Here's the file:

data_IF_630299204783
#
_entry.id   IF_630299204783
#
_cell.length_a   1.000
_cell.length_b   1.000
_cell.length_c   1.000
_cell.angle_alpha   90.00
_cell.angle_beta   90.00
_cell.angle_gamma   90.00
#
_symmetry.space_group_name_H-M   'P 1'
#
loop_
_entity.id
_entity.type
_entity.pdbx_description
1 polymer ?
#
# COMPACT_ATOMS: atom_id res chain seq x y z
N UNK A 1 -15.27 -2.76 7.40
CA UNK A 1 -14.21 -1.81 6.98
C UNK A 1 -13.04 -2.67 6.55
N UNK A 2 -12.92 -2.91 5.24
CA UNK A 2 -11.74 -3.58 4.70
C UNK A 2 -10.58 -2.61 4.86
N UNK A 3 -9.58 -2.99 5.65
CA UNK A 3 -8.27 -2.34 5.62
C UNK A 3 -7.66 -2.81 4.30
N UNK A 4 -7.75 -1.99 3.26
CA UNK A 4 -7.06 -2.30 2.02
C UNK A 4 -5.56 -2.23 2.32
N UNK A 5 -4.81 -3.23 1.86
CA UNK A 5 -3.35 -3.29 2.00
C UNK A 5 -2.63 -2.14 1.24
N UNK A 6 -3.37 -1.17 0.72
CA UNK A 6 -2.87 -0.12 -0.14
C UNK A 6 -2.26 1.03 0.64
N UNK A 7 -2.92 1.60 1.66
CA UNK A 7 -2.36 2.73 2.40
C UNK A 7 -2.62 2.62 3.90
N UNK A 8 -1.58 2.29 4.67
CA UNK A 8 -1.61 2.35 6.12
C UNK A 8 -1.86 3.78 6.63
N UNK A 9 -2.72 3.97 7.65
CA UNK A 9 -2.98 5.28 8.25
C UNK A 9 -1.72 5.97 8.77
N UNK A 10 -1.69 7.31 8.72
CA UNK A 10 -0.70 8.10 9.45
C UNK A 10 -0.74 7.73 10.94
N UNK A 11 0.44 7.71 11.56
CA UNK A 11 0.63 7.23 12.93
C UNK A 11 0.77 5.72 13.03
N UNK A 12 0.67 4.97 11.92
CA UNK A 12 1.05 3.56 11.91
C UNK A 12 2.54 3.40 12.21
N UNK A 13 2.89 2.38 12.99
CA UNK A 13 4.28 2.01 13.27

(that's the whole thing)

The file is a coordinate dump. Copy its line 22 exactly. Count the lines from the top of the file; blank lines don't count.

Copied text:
CA UNK A 1 -14.21 -1.81 6.98